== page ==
lth source. Rewriting the Equation 2 in matrix form, we have

p(; t) = V(, k)s(t) + n(t).

(3)

spatial data model in frequency domain can be written as

p(; ) = V(, k)s() + n()

(4)

signal matrix and n is I Ns matrix of uncorrelated sensor

noise. The noise components are assumed to be circularly

Gaussian distributed with zero mean and covariance matrix

2 I, I being the identity matrix. The steering matrix V(, k)

is expressed as

V(, k) = [v1 , v2 , . . . , vL ], where

vl = [e

jkT

l r1

,e

jkT

l r2

,...,e

(5)

jkT

l rI

]T

(6)

th

6 refers to pressure due to lth unit amplitude planewave with

wavevector kl at location ri . This may alternatively be written

as [18]

T

ejkl

ri

X

n

X

bn (kr)[Ynm (l )] Ynm (i )

(7)

n=0 m=n

The far-field mode strength bn (kr) for open sphere (virtual

sphere) and rigid sphere is given by

bn (kr) = 4j n jn (kr), for open sphere

(8)

j

(kr)

= 4j n jn (kr) n

hn (kr) , rigid sphere (9)

hn (kr)

is spherical Hankel function of first kind and refers to first

derivative. The extra term in far-field mode strength for rigid

sphere accounts for scattered pressure from the surface of the

sphere [19, p. 228]. Figure 1 illustrates mode strength bn as

a function of kr and n for a open sphere. For kr = 0.1,

zeroth order mode amplitude is 22 dB, while the first order has

amplitude 8 dB. Hence, for order greater than kr, the mode

strength bn decreases significantly. Therefore, the summation

in Equation 7 can be truncated to finite N , called the array

order.

40

20

function, similar to complex exponential ejt used for decomposition of real periodic functions.

Substituting Equations 6 and 7 in Equation 5, we have the

expression for steering matrix as

V(, k) = Y()B(kr)YH ()

(11)

as

y(i ) = [Y00 (i ), Y11 (i ), Y10 (i ), Y11 (i ), . . . , YNN (i )].

(12)

The L (N + 1)2 matrix Y() can be expanded on similar

lines. The (N + 1)2 (N + 1)2 matrix B(kr) is given by

B(kr) = diag b0 (kr), b1 (kr), b1 (kr), b1 (kr), . . . , bN (kr) .

(13)

Having introduced the spherical harmonics, the spherical

harmonics decomposition of the received pressure p(; ), is

given as [21]

Z 2 Z

pnm () =

p(; )[Ynm ()] sin()dd

0

I

X

ai pi (; )[Ynm (i )]

(14)

i=1

sampling of pressure over a spherical microphone array is captured using sampling weights, ai [22]. Rewriting the Equation

14 in matrix form, we have

pnm (; ) = YH ()p(; )

(15)

= diag(a1 , a2 , , aI ). Also, under the assumption of

Equation 14, following orthogonality property of spherical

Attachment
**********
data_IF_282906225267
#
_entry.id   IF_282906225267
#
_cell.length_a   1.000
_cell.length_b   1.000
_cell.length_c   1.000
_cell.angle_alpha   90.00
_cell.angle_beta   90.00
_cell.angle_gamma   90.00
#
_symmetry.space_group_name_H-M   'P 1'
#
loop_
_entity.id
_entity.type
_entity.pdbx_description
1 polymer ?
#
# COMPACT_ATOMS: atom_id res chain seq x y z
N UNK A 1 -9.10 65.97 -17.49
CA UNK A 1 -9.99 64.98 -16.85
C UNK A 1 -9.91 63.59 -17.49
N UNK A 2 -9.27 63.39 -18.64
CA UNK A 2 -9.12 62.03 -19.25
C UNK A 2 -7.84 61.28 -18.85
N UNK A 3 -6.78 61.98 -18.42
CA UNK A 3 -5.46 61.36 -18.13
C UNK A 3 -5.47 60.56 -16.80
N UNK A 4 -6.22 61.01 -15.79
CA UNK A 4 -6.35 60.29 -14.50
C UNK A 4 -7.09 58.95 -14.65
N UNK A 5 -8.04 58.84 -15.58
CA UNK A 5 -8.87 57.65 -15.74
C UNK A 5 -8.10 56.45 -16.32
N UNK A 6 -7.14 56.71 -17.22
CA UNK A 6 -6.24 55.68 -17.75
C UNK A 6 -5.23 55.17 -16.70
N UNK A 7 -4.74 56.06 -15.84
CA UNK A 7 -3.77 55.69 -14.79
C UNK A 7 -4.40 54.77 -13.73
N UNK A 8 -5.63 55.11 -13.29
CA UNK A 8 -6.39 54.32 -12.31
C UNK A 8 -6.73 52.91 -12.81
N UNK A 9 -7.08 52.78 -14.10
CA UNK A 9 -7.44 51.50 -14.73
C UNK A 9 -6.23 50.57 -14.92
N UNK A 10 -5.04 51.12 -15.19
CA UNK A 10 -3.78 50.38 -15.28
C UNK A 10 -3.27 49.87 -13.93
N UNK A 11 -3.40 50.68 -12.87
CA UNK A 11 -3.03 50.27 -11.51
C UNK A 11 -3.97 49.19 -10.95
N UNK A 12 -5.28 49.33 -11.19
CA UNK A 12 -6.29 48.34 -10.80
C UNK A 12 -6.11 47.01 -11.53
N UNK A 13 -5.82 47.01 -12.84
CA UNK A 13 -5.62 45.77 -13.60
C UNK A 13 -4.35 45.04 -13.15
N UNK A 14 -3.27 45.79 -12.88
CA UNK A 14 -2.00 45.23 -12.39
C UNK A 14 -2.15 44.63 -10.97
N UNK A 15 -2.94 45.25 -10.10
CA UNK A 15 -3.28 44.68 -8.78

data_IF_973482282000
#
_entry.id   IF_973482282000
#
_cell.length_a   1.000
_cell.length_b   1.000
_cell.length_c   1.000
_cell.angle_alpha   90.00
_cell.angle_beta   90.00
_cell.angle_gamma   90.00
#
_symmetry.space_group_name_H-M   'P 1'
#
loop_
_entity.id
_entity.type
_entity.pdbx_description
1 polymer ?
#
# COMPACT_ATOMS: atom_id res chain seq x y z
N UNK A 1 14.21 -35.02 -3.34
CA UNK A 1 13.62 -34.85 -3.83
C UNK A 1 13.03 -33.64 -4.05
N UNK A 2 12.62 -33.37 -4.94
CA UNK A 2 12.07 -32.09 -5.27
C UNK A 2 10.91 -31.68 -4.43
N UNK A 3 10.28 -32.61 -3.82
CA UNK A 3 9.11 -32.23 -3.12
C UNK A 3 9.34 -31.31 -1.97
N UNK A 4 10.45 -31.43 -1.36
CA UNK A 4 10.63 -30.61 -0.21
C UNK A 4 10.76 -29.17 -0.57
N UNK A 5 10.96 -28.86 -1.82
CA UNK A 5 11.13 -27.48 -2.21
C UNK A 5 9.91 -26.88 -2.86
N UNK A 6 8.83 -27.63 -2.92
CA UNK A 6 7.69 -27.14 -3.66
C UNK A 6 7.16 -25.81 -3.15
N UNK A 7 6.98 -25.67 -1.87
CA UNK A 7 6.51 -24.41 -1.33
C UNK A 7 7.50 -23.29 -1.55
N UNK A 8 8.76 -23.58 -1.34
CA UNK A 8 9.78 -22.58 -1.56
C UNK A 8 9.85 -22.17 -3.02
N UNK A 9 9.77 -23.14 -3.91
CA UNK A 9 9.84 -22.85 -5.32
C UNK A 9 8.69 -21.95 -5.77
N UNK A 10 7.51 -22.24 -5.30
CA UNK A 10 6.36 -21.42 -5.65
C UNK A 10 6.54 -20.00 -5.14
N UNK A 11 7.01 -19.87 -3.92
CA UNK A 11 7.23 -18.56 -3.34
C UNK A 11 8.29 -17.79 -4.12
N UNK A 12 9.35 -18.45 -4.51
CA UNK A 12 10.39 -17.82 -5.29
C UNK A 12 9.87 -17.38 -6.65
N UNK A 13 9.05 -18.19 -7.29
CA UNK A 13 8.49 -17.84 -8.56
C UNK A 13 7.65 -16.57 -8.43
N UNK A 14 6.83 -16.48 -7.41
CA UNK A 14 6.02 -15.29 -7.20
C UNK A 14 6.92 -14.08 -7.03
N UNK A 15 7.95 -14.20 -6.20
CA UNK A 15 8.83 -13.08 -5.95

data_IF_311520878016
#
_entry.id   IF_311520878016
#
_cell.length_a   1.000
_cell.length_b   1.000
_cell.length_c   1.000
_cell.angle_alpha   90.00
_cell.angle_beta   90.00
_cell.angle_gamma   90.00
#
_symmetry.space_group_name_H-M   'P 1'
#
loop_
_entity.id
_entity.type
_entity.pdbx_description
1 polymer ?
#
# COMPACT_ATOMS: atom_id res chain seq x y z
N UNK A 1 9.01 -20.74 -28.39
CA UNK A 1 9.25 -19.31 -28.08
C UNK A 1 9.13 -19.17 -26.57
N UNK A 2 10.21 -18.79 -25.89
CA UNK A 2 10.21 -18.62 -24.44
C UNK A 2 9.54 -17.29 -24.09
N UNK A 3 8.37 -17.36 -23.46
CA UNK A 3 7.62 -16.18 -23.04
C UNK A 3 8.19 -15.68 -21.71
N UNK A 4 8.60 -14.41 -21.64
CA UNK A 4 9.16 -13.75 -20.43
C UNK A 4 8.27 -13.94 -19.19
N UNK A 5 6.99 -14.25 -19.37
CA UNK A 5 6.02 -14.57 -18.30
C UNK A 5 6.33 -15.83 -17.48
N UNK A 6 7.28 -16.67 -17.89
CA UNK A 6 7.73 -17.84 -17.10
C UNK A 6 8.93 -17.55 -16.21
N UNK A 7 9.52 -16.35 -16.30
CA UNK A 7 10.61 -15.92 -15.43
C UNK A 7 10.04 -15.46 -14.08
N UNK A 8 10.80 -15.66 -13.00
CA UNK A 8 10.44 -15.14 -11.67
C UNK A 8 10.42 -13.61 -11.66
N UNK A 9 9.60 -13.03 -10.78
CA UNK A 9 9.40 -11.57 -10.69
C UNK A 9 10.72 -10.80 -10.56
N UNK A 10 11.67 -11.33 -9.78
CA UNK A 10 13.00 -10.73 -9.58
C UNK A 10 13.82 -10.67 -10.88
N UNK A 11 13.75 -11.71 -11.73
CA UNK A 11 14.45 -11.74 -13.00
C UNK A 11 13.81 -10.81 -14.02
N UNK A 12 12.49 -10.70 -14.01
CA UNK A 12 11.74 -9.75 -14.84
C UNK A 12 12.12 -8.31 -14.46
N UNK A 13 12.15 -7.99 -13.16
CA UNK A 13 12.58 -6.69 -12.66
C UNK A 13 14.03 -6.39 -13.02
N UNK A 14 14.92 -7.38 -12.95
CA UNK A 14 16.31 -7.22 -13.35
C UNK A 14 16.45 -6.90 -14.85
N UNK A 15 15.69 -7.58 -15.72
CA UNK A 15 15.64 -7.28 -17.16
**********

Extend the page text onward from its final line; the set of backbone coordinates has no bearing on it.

harmonics holds

n=0

YH ()Y() = I,

(16)

b (kr) in dB

n=1

20

40

60

Equation 11 in 4, then multiplying both side with YH ()

and utilizing relations 15,16, we have data model in spherical

harmonics domain as

n=2

n=3

80

n=4

100

120 1

10

10

kr

10

an open sphere.

is given by

s

(2n + 1)(n m)! m

Pn (cos)ejm

(10)

Ynm () =

4(n + m)!

0 n N, n m n

Ynm are solution to the Helmholtz equation [20] and Pnm are

associated Legendre functions. For negative m, Ynm () =

|m|

(1)|m| Yn (). The spherical harmonics are used for

spherical harmonics decomposition of a square integrable

(17)

spherical harmonics data model is given by

anm (; ) = YH ()s() + znm ()

(18)

(19)

where

znm () = B1 (kr)nnm () = n()

and, = B

(kr)Y ()

(20)

(21)

KUMAR & HEGDE : STOCHASTIC CRAMER-RAO

BOUND ANALYSIS FOR DOA ESTIMATION IN SPHERICAL HARMONICS DOMAIN

IN

elevation and azimuth estimation is presented. We will make

use of transformed data model, Equation 18 as our observation.

Under stochastic assumption, the unknown signal s() is taken

to be circularly Gaussian distributed with zero mean. The parameter vector will include the DOAs, signal covariances and

the noise variance. However, DOAs are usually the parameters

of interests in array signal processing. In this communication, a

closed-form expression for stochastic CRB(DOA) is presented.

Hence, the unknown direction parameter vector taken here is

= [T T ]T

(22)

where = [1 L ]T and = [1 L ]T .

A. Existence of the Stochastic CRB in Spherical Harmonics

Domain

The existence of the stochastic CRB is first validated

herein for spherical harmonics data model. In this context,

the probability density function (PDF) of the observed data

model is proved to satisfy the regularity condition. Mean of

the observation from Equations 18 and 20 under stochastic

signal assumption is

E[anm (; )] = YH ()E[s()] + E[n()] = 0.

The covariance matrix of the observation can be written as

Ra = E[anm anm H ] = YH ()Rs Y() + 2 C

(23)

2

for the observation anm () C(N +1) with anm N (0, Ra ),

the probability density function (more specifically, likelihood

function) can be written as [23, Appendix A],

1

exp anm H Ra1 anm (24)

p(anm (); ) = (N +1)2

|Ra |

where |.| denotes the determinant.

Utilizing anm H Ra1 anm = tr{anm anm H Ra1 }, the loglikelihood function can be written as

ln p(anm (); ) = K0 ln |Ra | tr{anm anm

Ra1 }

(25)

According to the CRB theorem [24], if the likelihood function

satisfies the regularity conditions

ln p(anm (); )

E

=0,

(26)

r , follows the inequality

th

parameter

var(

r ) [F 1 ()]rr

(27)

2

ln p(anm (); )

.

F ()rs = E

r s

The Fisher Information Matrix (FIM) elements given by

Equation 28, can be further simplified to [25],

Frs = tr{Ra1

Ra 1 Ra

R

}.

r a s

(29)